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Youngsters receive ‘out of this world’ surprise package

PUBLISHED: 11:19 21 September 2018

Pupils from Rockland St Mary's Primary School discover moon rocks. Picture: Victoria Pertusa

Pupils from Rockland St Mary's Primary School discover moon rocks. Picture: Victoria Pertusa

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Pupils at a primary school in Norfolk were given the chance to handle rare nuggets of billion-year-old meteorites and mars rocks.

Pupils from Rockland St Mary's Primary School discover moon rocks. Picture: Victoria PertusaPupils from Rockland St Mary's Primary School discover moon rocks. Picture: Victoria Pertusa

In a series of interactive science lessons, students at Rockland St Mary Primary School in Norwich were given the unique opportunity to hold the rare samples and discover more about where they originated.

The package, provided free of charge by the UK’s Science and Technology Facilities Council (STFC), included a 1.2 billion-year-old piece of Mars rock and a 4.3 billion-year-old nickel meteorite.

It is hoped giving students the chance to see the space fragments in person will inspire future astronomers and astronauts to pursue careers in science.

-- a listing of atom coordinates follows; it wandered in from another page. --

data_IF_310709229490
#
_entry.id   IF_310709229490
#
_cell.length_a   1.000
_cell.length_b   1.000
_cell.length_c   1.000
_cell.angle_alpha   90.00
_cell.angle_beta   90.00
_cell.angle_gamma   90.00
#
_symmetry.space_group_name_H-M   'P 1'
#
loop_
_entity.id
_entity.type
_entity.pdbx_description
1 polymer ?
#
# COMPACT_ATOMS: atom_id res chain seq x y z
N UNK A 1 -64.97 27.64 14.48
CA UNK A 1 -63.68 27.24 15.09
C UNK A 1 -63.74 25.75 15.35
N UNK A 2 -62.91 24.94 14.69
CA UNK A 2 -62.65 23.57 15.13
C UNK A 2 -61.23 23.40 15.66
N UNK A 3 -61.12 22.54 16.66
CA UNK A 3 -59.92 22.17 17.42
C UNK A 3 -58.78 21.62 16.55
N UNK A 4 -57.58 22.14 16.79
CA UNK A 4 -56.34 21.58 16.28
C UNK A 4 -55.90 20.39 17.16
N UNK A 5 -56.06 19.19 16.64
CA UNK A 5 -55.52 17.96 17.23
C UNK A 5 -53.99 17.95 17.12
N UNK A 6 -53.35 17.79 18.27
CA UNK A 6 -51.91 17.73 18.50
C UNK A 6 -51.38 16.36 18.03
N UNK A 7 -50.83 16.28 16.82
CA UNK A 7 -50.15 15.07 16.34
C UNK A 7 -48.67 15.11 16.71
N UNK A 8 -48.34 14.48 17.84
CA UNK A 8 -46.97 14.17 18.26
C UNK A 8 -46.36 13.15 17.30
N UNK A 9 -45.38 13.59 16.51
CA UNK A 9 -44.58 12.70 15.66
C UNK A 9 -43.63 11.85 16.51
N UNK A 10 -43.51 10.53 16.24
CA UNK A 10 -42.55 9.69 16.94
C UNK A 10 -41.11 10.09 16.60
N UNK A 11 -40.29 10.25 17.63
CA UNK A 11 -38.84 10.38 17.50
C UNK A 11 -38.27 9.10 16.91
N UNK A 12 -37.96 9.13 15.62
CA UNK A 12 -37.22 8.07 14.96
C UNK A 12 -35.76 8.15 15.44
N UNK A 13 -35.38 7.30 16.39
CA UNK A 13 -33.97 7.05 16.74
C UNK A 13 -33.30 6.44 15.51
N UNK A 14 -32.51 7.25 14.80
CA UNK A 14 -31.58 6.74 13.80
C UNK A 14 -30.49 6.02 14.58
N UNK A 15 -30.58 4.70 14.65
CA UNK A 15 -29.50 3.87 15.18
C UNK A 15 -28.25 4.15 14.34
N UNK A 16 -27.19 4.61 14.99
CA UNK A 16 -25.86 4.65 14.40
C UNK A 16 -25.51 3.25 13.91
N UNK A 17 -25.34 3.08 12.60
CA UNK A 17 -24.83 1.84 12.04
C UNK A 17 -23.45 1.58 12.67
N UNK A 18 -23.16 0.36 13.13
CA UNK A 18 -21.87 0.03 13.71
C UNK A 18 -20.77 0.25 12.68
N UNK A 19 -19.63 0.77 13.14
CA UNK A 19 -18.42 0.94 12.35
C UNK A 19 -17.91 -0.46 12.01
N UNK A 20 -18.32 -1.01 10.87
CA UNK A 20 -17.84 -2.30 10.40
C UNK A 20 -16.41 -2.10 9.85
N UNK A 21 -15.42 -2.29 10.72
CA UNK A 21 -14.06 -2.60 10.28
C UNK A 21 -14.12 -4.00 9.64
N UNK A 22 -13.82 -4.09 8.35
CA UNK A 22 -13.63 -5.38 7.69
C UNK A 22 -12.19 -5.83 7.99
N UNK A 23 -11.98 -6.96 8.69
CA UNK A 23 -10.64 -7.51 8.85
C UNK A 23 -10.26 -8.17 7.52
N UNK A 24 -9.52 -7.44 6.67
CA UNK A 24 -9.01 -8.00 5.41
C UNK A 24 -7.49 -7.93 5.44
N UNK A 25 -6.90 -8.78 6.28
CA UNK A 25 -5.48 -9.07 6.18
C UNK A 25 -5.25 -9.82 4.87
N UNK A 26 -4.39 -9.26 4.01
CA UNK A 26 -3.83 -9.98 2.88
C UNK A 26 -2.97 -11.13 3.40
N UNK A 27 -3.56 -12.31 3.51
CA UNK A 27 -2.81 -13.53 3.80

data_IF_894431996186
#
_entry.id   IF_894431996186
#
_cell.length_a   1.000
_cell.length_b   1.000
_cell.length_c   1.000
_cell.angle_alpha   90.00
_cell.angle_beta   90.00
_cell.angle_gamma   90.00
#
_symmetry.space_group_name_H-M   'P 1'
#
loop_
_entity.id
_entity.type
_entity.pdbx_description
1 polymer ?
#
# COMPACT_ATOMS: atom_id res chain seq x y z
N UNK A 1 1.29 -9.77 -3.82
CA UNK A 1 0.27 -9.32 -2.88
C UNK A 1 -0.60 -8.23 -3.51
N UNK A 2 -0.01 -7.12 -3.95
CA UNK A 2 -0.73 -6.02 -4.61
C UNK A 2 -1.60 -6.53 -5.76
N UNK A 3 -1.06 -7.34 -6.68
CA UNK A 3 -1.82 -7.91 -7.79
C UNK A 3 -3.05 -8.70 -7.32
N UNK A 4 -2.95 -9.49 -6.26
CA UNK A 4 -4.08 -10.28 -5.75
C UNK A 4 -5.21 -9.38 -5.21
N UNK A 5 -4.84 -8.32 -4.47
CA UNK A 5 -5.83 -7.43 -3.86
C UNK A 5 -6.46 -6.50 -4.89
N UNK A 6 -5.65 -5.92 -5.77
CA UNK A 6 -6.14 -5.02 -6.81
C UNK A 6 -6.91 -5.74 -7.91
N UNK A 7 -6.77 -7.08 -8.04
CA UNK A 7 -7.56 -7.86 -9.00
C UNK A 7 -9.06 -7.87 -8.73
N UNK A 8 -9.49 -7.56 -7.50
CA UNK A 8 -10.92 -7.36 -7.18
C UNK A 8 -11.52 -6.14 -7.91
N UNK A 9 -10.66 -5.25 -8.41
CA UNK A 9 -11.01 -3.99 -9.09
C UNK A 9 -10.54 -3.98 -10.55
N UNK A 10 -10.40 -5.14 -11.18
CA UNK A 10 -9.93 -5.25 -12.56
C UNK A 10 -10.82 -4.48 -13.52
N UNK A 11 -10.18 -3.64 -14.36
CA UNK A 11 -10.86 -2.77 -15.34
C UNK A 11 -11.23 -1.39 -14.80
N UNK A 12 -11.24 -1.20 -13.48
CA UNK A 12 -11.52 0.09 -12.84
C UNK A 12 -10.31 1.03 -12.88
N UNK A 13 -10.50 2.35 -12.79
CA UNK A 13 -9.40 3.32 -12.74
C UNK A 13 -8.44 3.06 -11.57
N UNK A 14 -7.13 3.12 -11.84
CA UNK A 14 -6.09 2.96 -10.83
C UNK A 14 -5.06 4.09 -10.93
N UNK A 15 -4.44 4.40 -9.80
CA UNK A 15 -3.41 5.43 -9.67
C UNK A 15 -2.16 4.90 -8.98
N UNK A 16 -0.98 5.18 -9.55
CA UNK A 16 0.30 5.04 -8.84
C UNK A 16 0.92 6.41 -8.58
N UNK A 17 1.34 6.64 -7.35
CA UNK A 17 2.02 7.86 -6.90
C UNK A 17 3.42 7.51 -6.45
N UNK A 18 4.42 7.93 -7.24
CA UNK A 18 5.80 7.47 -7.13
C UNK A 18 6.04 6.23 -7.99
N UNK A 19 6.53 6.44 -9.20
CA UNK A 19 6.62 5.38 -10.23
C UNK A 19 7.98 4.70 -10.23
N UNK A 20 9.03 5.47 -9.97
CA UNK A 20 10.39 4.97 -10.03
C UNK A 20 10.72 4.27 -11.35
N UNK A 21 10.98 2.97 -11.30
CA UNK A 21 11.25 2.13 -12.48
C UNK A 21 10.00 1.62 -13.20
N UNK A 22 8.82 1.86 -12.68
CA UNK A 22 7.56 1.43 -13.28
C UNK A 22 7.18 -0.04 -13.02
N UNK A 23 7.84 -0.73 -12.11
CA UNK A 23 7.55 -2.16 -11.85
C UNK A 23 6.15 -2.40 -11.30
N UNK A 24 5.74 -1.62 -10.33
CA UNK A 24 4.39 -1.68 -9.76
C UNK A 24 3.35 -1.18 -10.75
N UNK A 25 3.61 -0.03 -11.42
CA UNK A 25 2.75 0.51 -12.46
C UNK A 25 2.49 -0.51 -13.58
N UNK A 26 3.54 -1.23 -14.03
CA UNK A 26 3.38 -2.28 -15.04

Zoe Marsden, who teaches years two, one and reception, said she found the STFC packs while she was looking for inspiration on maternity leave.

She said: “I knew we had a space topic coming up and as a school we are really committed to giving the students real life, hands on learning opportunities. For the moon landing topic I couldn’t think of a better way to bring the subject to life than with the moon rocks.

The kids knew a surprise was coming up but they had no idea what it was.”

The samples included in the pack are so rare that even the students’ parents were not allowed to be told the school was holding them until after they were picked up on Friday.

The lunar samples were collected in the late 1960s and early 1970s during some of NASA’s first manned space missions to the Moon.

During these missions, a staggering 382kg of material was brought back to Earth – mostly for use by scientists, but small quantities are used to develop educational packs like this one.

STFC’s Executive Chair, Professor Mark Thomson, said: “We are thrilled to be able to offer this unique opportunity to young people. It is not often they will be able to see close-up, and actually touch, such important fragments of science history. Samples like these are vital in teaching us more about our solar system, allowing us to confront theory with fact. We hope this experience will encourage the students to take up a career in science.”

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